Usually, the finalization of divorce brings relief. Even though dealing with an ex may still be necessary, the court proceedings, negotiations and legal paperwork are over, freeing up more time, effort and money for post-divorce life.
However, what if circumstances change? Is your divorce decree permanent in California? Some things are very difficult to change, but other aspects you can modify through the legal system so they accommodate your current situation.
The division of marital property is almost always final unless evidence comes to light that your ex-spouse was hiding valuable marital assets from you. In this case, you can pursue your fair share of them, and your ex may face penalties for the deceit.
Whether you pay child and spousal support or receive payments, you can ask for a modification of the amount if you have a substantial change in your financial circumstances. For example, if you are the one making payments and suddenly lose your job, you can ask the court to lower the amount until you find new employment. If you are the payee and experience a significant increase in living expenses that is beyond your control, you may request a higher amount of support.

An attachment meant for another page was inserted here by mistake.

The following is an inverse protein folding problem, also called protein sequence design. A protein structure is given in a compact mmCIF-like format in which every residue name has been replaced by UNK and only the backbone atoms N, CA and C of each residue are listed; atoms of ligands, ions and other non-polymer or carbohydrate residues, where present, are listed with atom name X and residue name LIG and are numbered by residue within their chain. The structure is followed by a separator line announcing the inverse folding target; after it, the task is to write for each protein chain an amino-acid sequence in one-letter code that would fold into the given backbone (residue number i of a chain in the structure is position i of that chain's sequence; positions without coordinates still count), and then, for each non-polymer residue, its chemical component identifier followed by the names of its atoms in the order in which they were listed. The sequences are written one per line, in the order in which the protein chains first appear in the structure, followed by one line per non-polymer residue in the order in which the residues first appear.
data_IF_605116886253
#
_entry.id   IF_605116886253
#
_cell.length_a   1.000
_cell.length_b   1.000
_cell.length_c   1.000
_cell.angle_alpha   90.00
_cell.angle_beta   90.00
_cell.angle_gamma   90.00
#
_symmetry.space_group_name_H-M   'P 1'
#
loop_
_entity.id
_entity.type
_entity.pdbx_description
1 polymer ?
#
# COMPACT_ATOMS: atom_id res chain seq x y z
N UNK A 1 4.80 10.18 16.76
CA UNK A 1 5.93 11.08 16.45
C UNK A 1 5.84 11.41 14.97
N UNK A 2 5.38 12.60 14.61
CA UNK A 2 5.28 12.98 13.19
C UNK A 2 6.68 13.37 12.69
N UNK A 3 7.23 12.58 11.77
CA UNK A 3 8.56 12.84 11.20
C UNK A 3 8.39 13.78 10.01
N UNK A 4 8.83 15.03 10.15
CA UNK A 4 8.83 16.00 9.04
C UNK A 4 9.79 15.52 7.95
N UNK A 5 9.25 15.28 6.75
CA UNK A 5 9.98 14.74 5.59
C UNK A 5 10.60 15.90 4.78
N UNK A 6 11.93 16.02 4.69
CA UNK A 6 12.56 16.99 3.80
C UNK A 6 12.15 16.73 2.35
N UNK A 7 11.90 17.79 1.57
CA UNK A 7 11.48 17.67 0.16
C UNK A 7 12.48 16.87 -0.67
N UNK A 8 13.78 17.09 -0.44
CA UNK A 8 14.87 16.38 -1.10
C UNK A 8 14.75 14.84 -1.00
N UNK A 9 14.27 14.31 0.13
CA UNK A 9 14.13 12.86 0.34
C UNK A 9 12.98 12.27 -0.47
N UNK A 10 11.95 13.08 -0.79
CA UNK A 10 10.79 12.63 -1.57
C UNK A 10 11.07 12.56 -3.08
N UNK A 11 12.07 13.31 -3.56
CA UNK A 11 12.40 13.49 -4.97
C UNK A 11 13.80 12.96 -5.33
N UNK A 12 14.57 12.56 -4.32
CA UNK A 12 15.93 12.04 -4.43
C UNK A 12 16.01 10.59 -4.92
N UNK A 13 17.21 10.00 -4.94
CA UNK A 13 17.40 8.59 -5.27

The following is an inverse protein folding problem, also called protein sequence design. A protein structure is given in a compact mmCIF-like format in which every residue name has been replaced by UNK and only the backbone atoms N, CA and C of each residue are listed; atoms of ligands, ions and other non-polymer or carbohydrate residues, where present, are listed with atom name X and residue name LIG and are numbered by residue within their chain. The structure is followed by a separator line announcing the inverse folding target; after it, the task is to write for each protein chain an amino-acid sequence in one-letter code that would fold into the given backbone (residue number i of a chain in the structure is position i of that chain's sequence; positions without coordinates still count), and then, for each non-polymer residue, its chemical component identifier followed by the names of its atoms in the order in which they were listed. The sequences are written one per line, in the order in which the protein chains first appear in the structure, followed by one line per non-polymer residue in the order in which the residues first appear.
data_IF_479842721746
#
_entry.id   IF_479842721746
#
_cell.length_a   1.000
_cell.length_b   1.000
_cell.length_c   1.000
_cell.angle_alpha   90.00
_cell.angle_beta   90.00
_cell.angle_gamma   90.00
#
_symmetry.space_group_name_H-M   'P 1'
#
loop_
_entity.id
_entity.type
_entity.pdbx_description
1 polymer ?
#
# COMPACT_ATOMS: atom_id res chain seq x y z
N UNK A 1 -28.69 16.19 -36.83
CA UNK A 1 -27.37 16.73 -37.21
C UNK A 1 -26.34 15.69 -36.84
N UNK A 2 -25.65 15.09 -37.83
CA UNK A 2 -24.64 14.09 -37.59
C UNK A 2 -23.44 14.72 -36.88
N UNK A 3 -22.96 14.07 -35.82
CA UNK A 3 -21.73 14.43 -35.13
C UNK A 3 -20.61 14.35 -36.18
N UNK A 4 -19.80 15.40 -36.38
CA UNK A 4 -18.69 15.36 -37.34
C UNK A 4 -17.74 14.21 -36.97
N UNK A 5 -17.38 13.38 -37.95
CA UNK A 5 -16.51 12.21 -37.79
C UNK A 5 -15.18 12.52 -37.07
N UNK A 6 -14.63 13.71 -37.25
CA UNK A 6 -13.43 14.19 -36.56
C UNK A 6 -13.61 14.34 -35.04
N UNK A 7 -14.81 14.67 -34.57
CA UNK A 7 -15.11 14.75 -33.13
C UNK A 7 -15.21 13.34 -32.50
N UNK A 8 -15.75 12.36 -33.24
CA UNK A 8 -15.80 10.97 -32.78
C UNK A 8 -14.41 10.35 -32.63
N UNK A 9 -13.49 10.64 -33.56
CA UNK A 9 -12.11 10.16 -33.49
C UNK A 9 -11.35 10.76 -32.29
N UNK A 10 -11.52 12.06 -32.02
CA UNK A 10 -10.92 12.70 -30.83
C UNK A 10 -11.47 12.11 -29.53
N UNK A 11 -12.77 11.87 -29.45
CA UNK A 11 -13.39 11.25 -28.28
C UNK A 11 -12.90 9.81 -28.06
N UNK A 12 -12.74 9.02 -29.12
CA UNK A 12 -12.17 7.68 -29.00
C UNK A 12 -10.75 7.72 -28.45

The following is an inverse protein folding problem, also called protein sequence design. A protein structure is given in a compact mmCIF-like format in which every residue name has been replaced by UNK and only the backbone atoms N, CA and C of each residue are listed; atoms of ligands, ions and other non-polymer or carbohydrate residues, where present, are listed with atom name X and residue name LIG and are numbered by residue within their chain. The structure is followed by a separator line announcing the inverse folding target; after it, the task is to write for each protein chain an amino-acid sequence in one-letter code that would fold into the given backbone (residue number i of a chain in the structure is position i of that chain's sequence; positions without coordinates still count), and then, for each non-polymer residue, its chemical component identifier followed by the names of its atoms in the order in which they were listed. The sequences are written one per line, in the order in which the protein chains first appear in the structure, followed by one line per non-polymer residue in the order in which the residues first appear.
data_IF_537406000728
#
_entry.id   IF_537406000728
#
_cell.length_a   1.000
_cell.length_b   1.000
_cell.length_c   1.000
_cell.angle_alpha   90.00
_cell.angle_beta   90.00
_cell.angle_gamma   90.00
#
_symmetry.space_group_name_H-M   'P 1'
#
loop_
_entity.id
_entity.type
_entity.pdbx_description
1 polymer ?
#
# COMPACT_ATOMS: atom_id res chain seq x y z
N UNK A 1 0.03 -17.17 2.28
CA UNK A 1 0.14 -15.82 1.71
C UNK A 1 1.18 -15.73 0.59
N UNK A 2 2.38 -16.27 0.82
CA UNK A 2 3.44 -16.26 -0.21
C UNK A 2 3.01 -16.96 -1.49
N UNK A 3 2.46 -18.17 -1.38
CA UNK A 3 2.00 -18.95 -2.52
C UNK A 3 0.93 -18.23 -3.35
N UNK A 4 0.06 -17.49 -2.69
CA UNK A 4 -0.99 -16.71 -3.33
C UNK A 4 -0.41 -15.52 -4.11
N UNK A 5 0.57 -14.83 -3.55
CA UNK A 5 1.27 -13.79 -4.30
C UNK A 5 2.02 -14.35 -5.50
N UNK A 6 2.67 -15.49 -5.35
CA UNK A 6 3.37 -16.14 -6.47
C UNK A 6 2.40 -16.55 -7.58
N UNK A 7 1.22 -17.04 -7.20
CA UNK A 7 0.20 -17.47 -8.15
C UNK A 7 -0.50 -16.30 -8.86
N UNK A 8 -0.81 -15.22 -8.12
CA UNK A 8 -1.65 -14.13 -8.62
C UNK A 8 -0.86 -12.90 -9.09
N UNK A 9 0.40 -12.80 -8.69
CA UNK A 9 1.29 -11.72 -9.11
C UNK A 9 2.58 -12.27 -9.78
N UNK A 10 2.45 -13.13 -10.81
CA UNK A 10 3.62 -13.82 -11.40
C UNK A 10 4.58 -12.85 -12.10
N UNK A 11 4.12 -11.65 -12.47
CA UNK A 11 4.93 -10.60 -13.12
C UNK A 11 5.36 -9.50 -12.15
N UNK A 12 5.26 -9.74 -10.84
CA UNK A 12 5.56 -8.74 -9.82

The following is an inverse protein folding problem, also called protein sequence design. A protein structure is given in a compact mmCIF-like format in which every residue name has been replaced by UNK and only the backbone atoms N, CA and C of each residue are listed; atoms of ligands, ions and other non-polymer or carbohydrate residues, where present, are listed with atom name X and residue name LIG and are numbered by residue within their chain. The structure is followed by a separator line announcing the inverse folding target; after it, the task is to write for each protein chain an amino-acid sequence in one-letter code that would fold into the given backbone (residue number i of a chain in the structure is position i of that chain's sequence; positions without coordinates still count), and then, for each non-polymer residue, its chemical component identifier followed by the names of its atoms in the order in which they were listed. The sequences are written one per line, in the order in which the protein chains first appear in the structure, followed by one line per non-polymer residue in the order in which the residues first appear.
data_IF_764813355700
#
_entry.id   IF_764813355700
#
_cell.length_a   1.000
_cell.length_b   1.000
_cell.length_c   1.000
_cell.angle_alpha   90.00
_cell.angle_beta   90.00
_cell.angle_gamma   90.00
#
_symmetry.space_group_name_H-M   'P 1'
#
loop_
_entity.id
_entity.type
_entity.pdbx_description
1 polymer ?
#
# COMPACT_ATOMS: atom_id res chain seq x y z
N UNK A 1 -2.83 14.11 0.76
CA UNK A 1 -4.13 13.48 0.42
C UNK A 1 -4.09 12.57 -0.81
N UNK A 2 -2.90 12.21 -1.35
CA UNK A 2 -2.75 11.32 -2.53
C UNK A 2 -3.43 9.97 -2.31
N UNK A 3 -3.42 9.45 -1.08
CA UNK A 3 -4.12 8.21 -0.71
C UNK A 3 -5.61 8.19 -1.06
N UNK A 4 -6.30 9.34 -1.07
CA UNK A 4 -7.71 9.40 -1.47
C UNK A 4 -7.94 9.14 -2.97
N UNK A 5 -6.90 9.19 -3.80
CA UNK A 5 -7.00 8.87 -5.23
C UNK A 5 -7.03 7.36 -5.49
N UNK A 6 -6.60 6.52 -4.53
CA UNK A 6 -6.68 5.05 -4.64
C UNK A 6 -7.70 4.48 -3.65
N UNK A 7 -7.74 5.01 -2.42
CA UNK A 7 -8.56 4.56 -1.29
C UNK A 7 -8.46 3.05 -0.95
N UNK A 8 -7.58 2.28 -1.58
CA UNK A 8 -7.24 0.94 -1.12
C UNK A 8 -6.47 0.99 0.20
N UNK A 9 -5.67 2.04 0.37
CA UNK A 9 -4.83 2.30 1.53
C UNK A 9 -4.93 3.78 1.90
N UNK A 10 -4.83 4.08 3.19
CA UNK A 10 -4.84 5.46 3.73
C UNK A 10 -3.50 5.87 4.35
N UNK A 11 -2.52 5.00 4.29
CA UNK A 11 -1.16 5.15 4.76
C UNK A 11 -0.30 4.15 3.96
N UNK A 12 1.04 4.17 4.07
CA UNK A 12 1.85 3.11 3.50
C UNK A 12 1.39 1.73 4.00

Custody and visitation arrangements are not forever, either. As needs change and challenges arise, you can create a new parenting schedule that works for everyone. There are a few situations that may necessitate a change to custody arrangements:
- Remarriage of a parent
- Health problems of a parent, child or other family member
- Birth of another child
- New job or work hours
Just as with your divorce, you can either have the courts decide on the changes or you and your ex can determine new terms on your own through mediation or collaboration. Of course, you can always make informal agreements, but they are not legally enforceable, so it best to officially document them to be safe.